How to onboard new employees for their first day

Hiring a new employee this year? Onboarding new employees can be stressful if you’re not prepared. You have a lot of information to share, and new employees have a lot to deal with… Learning the building layout, job responsibilities, corporate culture, office protocol, new computer equipment — and who to call when the copier won’t work. But you can make it easier for them… Take the load off them and invest in learning a few tips for onboarding new employees.

Just need help figuring out taxes for your new hires? Feel free to jump over to our post that outlines the tax requirements when hiring employees.

1 – Remote onboarding – Start early

onboarding new employees

You can utilize the internet, intranet, and other communication tools to help with remote onboarding:

  • Take care of HR-type paperwork that can be completed online. Avoid that blizzard of forms that usually greets new employees by emailing forms, which can be a big pressure reliever for new employees. Try to do this in one, neat electronic package, rather than dispatching what’s needed in a piecemeal fashion. It presents a clean, organized image of your company.
  • Help new hires learn names and faces and job titles before the first meetings. Hopefully, your company website, Facebook page, or blog contains pictures — both professional and casual – of staff. You can even explain the new employee’s relationships to the people they will be working with the closest before they even step foot in an office.
  • Distribute your policy handbook, recent copies of newsletters, and other materials that will help employees learn about your business and its day-to-day operations.

Congratulations! You’ve just saved yourself a lot of time with the onboarding process. And, you’ve helped new hires learn — at their own pace — what would normally be presented in mass the first day, which means that this information is more likely to be absorbed and retained.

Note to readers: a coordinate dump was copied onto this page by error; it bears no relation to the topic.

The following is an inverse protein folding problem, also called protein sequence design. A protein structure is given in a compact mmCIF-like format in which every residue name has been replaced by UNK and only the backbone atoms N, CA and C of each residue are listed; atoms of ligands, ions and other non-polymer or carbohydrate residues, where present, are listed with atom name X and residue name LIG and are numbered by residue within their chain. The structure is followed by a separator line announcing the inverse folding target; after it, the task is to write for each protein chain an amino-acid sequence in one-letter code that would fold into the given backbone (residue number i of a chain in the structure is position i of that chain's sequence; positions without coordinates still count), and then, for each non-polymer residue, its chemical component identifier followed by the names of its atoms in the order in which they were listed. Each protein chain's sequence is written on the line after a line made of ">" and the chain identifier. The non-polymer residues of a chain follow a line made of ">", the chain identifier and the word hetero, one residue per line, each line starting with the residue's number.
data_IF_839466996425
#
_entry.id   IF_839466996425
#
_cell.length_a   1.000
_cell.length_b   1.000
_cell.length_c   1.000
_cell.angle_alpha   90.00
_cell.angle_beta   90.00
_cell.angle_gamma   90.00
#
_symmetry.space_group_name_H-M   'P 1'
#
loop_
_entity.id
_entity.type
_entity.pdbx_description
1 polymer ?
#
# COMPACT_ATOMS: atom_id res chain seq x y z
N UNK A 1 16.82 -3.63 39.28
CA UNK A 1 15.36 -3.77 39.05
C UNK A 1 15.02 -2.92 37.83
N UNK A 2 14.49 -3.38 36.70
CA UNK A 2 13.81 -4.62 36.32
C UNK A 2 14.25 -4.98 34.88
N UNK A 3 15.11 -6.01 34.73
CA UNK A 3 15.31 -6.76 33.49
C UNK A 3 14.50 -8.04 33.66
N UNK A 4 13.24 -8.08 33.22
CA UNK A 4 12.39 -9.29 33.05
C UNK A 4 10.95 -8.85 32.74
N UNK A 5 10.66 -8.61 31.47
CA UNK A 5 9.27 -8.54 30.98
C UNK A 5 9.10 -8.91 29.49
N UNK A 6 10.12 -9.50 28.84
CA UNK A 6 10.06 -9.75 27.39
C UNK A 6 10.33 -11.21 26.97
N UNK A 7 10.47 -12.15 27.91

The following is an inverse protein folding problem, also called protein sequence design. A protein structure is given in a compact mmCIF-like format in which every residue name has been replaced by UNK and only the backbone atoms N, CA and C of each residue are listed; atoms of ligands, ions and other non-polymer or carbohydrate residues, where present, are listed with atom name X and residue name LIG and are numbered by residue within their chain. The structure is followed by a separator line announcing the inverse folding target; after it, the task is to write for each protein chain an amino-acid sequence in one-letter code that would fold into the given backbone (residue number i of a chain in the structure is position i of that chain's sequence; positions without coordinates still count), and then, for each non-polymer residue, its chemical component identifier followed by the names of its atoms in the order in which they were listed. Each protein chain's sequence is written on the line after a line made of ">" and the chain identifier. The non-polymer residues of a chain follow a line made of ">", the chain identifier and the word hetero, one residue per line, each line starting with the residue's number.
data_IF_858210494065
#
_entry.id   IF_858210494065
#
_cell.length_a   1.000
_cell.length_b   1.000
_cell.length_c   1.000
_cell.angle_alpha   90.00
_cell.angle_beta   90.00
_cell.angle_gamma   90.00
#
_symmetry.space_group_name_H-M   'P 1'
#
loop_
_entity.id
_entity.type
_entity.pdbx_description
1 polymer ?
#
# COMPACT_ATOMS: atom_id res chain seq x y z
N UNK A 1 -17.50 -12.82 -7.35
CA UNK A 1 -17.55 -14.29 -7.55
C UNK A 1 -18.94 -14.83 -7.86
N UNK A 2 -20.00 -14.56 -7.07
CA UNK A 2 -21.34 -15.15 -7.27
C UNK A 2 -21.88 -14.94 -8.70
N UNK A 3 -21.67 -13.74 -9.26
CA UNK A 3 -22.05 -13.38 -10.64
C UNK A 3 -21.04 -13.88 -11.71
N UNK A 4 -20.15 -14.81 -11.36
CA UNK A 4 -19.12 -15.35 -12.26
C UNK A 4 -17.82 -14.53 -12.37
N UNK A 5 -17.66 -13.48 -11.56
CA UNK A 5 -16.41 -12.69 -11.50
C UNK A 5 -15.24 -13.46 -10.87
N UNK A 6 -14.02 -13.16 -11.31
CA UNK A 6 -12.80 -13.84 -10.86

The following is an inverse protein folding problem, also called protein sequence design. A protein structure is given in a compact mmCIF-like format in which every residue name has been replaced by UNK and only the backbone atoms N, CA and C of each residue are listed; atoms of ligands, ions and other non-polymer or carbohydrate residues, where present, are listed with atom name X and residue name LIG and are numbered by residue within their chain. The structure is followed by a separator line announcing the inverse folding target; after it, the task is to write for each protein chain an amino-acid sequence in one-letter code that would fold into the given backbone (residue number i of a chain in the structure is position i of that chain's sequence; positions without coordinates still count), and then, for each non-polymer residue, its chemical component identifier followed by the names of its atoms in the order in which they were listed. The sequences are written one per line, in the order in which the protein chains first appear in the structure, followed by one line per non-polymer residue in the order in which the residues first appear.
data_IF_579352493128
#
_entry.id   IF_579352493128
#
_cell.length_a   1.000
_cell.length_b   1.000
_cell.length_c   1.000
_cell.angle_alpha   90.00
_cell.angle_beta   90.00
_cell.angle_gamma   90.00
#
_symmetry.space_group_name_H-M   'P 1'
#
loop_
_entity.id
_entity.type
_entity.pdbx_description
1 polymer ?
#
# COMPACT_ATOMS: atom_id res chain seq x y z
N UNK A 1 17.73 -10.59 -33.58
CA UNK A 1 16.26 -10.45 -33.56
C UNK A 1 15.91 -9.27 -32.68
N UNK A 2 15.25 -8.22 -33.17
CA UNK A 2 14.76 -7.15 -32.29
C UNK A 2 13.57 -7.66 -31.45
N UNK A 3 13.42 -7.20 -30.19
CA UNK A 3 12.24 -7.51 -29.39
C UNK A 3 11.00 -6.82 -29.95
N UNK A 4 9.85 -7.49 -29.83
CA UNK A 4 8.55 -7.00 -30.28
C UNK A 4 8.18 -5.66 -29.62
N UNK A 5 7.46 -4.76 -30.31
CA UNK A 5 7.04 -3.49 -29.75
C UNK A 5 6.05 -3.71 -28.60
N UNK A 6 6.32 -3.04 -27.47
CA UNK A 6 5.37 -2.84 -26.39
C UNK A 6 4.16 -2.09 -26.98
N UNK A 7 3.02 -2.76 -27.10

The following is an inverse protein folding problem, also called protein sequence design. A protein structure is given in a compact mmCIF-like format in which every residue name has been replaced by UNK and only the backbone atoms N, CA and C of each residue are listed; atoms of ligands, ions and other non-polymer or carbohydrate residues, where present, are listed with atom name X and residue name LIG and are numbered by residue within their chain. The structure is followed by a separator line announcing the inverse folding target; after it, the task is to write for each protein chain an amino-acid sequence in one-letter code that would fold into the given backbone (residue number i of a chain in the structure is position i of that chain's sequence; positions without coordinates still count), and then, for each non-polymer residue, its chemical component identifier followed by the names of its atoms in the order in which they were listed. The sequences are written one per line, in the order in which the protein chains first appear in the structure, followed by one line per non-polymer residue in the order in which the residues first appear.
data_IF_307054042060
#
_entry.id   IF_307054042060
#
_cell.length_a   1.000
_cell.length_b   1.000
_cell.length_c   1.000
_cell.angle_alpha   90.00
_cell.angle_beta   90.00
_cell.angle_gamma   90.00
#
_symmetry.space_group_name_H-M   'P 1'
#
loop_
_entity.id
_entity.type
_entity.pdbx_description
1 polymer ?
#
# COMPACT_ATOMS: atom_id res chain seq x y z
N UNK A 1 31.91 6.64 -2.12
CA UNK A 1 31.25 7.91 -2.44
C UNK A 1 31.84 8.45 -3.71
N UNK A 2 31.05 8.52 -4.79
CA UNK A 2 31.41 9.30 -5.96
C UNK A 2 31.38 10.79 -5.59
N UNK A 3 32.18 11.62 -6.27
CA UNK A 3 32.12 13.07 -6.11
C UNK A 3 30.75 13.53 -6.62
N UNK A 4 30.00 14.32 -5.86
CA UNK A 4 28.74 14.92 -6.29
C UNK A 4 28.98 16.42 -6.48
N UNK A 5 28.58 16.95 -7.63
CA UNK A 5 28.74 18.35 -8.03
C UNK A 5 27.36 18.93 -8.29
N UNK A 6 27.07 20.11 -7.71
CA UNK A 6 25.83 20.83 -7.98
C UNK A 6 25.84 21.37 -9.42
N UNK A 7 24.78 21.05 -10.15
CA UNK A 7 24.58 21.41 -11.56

2 – The human element — the onboarding process continues their first day

Here’s what’s left to do in person with new employees within the office. While COVID-19 has changed the way many small businesses work, some businesses will remain fully remote. But, if your business requires in-person officing, read on!

  • Humanize the company’s founding and founders. Speak to them about the founding vision, why the company started, and what problems the business is trying to solve today.
  • Make the new employee’s work area look presentable. Order their business cards in advance, as well as the door (or cubicle) nameplate. Put their name on as many things as you can – their paperwork, the company phone directory, a personal cover letter attached to the standard employee handbook, etc. It will make them feel welcome and a part of the team from the get-go.
  • Send out a team email introducing the new addition. Pass along anything you’ve learned that’s not on resumes that might help break the ice when the in-person introductions begin. Send a message that the new employee was needed, and that they play an important role in achieving the company’s overall mission.
  • Assign a co-worker to mentor the new employee. This shouldn’t be a boss-underling relationship, but rather someone with good people skills who can walk them through the company’s computer work-and-collaboration system, take them to lunch, and be available for questions. (If you are a smaller business, it’s ok to be the mentor to new employees.)
  • Give the new employee breathing room the first day or two. Despite all of the information the new employee may have amassed through their online prep work, they’ll still be getting bombarded with new information. Let them immerse themselves in their work areas and learn about the technology you’ve provided them – without being observed constantly.
  • Don’t assume the new employee absorbs everything they read before their first day. Schedule an hour their first day to ask them if they have any questions or concerns. Hand them a written job description, and if you can, share information about the structure and content of their first employee evaluation so they know how they’ll be assessed. Then, try to do an informal check-in once a month or so until the first formal review.

Need help with new hire onboarding from a tax perspective?

After all that, you might have forgotten about the tax to-dos for new employees. New hire onboarding can be a challenge in and of itself—but if you bring in tax challenges it can be even more complex. First, educate yourself on tax requirements when hiring employees. Then, as you read through the necessities, know that help is at your fingertips.

We’re experienced in serving businesses like yours. Our certified tax professionals are specially trained in taxes by Block Advisors. 

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